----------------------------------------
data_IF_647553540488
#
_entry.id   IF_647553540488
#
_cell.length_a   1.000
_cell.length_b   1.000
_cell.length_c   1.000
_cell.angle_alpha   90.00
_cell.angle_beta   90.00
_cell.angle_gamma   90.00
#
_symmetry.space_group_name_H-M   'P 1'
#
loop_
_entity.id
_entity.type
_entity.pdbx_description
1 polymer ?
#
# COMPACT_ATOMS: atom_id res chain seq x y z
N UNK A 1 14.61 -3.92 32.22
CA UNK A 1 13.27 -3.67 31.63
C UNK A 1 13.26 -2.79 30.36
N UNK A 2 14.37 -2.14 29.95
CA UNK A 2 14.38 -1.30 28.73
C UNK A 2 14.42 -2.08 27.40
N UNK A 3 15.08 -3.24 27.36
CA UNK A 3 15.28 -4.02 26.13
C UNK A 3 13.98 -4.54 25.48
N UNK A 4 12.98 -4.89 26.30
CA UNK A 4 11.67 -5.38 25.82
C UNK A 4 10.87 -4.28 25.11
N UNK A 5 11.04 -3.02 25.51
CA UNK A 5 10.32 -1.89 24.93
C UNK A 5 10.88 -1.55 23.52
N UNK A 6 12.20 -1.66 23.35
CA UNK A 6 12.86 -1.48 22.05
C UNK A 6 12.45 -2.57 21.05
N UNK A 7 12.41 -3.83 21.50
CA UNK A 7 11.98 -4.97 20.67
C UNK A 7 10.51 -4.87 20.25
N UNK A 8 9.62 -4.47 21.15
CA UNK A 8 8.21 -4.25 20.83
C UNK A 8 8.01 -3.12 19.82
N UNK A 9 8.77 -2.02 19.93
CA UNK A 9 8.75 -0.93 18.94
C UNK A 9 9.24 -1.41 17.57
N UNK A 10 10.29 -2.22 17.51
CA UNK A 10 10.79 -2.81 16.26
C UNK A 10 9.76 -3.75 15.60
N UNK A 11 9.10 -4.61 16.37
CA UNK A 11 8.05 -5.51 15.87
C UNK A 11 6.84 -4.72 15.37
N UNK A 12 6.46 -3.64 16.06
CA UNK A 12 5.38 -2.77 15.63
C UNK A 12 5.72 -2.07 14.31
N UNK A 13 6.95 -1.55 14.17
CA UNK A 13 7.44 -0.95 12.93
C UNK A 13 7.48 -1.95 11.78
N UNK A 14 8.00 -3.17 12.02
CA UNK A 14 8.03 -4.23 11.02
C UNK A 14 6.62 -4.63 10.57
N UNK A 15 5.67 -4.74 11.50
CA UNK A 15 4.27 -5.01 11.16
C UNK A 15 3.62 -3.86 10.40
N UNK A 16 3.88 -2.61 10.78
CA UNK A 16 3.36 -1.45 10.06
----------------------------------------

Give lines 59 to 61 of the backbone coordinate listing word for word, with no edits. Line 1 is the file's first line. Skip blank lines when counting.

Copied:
C UNK A 13 7.48 -1.95 11.78
N UNK A 14 8.00 -3.17 12.02
CA UNK A 14 8.03 -4.23 11.02